Even if it is only making CO2 and water, you don't want it. When you burn a gallon of propane, you create 4 gallons of water. If the heater is exhausting into your cabin, a lot of that water is going to find it's way into your walls - not good.

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    Member akriverunner's Avatar
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    how big is your cabin? you might be better off getting a good used woodstove that is tighter then a barrel stove that you can fill before bed and will last most of the night

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    Member dkwarthog's Avatar
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    I'll split the difference on the opinions so far. I think you should invest in a good woodstove that will regulate heat better. One with a thermostatic damper maybe.

    That said, I've used a "direct vent" propane heater (infrared) as a backup in my cabin and set it for about 50 F. When the stove lost its moxie while I was gone to work, the heater would kick on. Coming home from work to a cabin at 50 degrees is infinitely better than a cabin at 20 degrees.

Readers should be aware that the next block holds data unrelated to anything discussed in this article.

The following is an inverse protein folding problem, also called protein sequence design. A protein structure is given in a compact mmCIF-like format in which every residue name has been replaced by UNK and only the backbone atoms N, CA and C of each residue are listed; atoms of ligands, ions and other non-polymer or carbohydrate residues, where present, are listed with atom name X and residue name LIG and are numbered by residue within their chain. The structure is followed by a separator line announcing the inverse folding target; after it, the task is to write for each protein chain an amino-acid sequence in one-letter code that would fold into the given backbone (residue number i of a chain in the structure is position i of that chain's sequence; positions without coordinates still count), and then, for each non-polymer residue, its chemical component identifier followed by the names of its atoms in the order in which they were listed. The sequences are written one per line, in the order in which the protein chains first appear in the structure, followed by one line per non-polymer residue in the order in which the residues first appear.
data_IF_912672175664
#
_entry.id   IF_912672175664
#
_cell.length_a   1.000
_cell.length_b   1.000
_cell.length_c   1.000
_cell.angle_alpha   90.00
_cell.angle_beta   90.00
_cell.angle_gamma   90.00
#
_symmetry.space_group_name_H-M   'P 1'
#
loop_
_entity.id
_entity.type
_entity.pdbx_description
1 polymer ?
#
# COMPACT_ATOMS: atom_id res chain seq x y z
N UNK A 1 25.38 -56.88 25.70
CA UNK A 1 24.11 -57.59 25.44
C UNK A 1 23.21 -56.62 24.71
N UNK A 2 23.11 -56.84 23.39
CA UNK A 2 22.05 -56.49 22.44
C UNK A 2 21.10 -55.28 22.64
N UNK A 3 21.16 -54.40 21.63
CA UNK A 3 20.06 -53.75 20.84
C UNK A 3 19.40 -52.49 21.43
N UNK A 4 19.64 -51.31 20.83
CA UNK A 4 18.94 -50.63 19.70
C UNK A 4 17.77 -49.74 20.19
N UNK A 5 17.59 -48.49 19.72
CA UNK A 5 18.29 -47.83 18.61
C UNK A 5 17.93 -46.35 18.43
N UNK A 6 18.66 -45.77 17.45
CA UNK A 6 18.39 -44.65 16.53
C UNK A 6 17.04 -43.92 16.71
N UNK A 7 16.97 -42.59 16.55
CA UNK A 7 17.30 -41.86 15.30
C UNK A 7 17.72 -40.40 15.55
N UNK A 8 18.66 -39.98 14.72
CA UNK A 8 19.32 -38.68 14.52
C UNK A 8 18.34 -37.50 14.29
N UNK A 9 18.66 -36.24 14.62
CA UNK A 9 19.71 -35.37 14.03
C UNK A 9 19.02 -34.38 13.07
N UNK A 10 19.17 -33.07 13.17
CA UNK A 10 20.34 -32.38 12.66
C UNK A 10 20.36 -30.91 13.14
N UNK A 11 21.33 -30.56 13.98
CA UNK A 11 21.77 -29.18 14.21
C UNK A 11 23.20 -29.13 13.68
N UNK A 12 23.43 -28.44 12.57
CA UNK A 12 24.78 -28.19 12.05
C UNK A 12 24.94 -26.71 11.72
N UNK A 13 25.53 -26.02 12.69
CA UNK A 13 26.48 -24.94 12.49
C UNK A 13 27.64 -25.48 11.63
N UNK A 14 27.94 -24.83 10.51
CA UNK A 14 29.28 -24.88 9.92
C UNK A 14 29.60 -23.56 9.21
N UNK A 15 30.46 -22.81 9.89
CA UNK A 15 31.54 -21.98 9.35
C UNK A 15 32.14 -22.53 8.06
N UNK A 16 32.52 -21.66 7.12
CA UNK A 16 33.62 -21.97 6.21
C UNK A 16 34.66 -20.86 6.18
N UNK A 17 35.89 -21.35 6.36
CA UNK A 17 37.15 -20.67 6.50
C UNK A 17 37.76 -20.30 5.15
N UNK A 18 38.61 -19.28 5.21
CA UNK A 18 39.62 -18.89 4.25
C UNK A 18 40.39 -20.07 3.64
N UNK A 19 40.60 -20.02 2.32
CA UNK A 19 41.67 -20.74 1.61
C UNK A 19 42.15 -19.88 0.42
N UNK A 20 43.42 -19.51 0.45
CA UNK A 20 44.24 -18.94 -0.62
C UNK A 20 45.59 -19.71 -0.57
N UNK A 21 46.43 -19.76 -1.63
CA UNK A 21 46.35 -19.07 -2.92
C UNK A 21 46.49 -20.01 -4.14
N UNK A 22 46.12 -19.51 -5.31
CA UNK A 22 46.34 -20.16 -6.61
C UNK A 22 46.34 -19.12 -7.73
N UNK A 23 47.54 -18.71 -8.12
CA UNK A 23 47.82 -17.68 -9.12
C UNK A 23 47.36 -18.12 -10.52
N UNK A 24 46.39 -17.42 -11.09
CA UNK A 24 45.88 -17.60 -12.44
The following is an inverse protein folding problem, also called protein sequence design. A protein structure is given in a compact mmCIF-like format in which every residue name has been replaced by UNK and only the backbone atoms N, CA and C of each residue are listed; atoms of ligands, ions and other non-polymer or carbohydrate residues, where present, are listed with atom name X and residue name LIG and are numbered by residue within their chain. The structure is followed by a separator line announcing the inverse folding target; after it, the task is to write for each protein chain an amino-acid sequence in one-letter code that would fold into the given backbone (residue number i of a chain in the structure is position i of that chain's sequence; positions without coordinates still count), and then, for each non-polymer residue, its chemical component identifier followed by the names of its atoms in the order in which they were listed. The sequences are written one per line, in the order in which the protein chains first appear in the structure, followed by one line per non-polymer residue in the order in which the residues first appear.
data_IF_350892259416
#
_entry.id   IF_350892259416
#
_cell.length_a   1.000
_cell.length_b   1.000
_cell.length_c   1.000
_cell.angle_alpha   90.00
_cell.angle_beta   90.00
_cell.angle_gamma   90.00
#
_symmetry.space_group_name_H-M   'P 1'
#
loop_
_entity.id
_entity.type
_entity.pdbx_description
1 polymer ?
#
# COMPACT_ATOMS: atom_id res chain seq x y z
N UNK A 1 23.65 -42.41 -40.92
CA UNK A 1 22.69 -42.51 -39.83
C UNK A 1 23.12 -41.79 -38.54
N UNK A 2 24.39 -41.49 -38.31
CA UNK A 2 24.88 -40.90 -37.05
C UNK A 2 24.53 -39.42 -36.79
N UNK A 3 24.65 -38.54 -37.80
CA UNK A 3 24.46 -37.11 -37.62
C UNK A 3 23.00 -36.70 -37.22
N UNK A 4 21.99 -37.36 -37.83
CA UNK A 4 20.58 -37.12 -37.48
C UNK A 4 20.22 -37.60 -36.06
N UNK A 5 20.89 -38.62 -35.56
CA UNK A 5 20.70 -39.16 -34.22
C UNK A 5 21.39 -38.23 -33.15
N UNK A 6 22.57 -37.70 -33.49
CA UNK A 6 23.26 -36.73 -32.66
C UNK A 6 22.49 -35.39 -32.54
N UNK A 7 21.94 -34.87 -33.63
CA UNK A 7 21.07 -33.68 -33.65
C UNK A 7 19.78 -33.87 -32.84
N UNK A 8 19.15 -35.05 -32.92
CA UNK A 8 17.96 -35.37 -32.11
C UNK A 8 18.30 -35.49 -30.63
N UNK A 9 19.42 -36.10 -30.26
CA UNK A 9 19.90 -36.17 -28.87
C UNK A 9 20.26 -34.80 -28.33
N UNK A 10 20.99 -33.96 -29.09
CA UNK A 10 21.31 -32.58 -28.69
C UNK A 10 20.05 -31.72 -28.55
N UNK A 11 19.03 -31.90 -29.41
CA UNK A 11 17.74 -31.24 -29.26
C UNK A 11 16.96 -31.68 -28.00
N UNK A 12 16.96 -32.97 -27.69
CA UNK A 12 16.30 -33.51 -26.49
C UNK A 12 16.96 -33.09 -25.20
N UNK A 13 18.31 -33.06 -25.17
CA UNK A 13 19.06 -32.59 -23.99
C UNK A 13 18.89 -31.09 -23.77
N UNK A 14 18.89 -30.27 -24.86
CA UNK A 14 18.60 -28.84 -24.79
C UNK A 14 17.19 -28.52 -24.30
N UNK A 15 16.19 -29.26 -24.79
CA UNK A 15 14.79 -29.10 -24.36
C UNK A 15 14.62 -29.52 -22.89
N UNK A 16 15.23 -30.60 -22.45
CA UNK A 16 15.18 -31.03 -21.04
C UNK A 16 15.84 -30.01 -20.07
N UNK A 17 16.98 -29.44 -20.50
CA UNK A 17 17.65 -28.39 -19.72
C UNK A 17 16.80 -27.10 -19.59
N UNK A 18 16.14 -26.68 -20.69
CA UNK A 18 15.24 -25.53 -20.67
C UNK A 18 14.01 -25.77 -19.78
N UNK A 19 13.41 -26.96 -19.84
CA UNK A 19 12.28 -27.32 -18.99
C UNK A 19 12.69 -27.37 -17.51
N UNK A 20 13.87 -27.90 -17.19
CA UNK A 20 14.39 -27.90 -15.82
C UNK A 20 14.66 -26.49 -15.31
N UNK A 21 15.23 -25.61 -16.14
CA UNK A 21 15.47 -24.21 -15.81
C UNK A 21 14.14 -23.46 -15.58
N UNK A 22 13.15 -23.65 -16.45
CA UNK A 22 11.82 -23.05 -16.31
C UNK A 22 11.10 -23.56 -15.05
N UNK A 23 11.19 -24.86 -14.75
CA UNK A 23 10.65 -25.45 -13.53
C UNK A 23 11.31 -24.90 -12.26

When it got -40 outside and the woodstove had a hard time keeping up, it would kick on. I had no complaints with it other than that it would create alot of condensation and frosting on windows if I got lazy and used it too much. Vented would be better for sure, but the vented ones are ridiculously inefficient.

  8. #8

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    Hey, thanks a lot for the info. I hadn't considered those things about condensation, and the fact that my barrel stove leaks like a siv.

  9. #9
    Member AKDoug's Avatar
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    [QUOTEWhen you burn a gallon of propane, you create 4 gallons of water.][/QUOTE] Actually the burning of 1 gallon of propane produces 1.64lbs of water or just under a quart... about the same amount of water vapor a human puts off in 24 hours if they are sitting still.

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    Get you a good air tight wood stove you will be amazed at the wood you will save and it will burn all night without cooking you.
    I have a good small wood stove and a mid size nordic stove When i get there and it 30 below i get the wood stove fired up light the nordic. Up to 50 deg in half hour. I am not shure how much fuel the nordic burns but its not much at all I fill my 50 gallon tank about once a year And i go to the cabin alot and spend quite abit of time there about two months a year or more. What i like about it is it needs no electric you can get a thermastat for it. say you want to leave a day or two its trustworthy It keeps my cabin about 60 deg on low at 10 below. I use it alot i turn it on at night when it gets below 0 keep it on low. The cabin is alway's toasty i like it a little on the warm side. Its nice to go out snowmachineing all day and come back to a toasty cabin without worrying if the fire went out